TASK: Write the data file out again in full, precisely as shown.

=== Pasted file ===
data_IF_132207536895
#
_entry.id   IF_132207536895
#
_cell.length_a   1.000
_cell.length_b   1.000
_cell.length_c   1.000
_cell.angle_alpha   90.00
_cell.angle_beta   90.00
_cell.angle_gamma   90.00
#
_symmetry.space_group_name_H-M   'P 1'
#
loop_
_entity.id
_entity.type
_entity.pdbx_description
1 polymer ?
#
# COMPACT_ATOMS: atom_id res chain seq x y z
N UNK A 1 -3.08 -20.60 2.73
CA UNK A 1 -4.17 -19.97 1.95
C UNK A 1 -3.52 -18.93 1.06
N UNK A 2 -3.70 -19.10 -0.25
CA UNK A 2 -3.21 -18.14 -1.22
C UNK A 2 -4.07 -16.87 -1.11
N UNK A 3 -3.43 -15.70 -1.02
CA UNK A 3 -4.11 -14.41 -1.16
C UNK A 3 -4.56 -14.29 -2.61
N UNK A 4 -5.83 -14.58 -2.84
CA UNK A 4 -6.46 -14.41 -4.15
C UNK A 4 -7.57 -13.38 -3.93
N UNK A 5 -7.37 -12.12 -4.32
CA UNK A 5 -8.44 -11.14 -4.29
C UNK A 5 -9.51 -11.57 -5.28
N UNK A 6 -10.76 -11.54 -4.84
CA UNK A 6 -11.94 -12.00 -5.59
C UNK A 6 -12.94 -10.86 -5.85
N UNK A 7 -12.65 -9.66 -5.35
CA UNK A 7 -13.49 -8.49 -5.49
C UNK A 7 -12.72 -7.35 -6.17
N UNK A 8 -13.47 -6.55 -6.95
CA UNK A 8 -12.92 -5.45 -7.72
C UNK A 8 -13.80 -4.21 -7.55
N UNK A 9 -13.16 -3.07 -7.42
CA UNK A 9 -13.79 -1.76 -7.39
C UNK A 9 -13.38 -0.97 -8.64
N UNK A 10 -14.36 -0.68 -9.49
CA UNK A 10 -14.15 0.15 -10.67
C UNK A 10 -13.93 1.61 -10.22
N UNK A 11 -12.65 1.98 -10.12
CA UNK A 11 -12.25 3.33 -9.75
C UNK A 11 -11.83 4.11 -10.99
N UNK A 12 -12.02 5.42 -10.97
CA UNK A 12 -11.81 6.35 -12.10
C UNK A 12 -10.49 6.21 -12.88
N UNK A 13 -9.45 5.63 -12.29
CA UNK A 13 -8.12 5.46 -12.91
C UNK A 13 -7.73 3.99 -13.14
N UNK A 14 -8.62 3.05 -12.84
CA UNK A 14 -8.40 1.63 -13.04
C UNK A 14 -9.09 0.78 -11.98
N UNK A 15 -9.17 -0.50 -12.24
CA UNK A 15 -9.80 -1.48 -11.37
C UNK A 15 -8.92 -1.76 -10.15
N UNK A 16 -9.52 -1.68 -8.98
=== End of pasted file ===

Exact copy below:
data_IF_132207536895
#
_entry.id   IF_132207536895
#
_cell.length_a   1.000
_cell.length_b   1.000
_cell.length_c   1.000
_cell.angle_alpha   90.00
_cell.angle_beta   90.00
_cell.angle_gamma   90.00
#
_symmetry.space_group_name_H-M   'P 1'
#
loop_
_entity.id
_entity.type
_entity.pdbx_description
1 polymer ?
#
# COMPACT_ATOMS: atom_id res chain seq x y z
N UNK A 1 -3.08 -20.60 2.73
CA UNK A 1 -4.17 -19.97 1.95
C UNK A 1 -3.52 -18.93 1.06
N UNK A 2 -3.70 -19.10 -0.25
CA UNK A 2 -3.21 -18.14 -1.22
C UNK A 2 -4.07 -16.87 -1.11
N UNK A 3 -3.43 -15.70 -1.02
CA UNK A 3 -4.11 -14.41 -1.16
C UNK A 3 -4.56 -14.29 -2.61
N UNK A 4 -5.83 -14.58 -2.84
CA UNK A 4 -6.46 -14.41 -4.15
C UNK A 4 -7.57 -13.38 -3.93
N UNK A 5 -7.37 -12.12 -4.32
CA UNK A 5 -8.44 -11.14 -4.29
C UNK A 5 -9.51 -11.57 -5.28
N UNK A 6 -10.76 -11.54 -4.84
CA UNK A 6 -11.94 -12.00 -5.59
C UNK A 6 -12.94 -10.86 -5.85
N UNK A 7 -12.65 -9.66 -5.35
CA UNK A 7 -13.49 -8.49 -5.49
C UNK A 7 -12.72 -7.35 -6.17
N UNK A 8 -13.47 -6.55 -6.95
CA UNK A 8 -12.92 -5.45 -7.72
C UNK A 8 -13.80 -4.21 -7.55
N UNK A 9 -13.16 -3.07 -7.42
CA UNK A 9 -13.79 -1.76 -7.39
C UNK A 9 -13.38 -0.97 -8.64
N UNK A 10 -14.36 -0.68 -9.49
CA UNK A 10 -14.15 0.15 -10.67
C UNK A 10 -13.93 1.61 -10.22
N UNK A 11 -12.65 1.98 -10.12
CA UNK A 11 -12.25 3.33 -9.75
C UNK A 11 -11.83 4.11 -10.99
N UNK A 12 -12.02 5.42 -10.97
CA UNK A 12 -11.81 6.35 -12.10
C UNK A 12 -10.49 6.21 -12.88
N UNK A 13 -9.45 5.63 -12.29
CA UNK A 13 -8.12 5.46 -12.91
C UNK A 13 -7.73 3.99 -13.14
N UNK A 14 -8.62 3.05 -12.84
CA UNK A 14 -8.40 1.63 -13.04
C UNK A 14 -9.09 0.78 -11.98
N UNK A 15 -9.17 -0.50 -12.24
CA UNK A 15 -9.80 -1.48 -11.37
C UNK A 15 -8.92 -1.76 -10.15
N UNK A 16 -9.52 -1.68 -8.98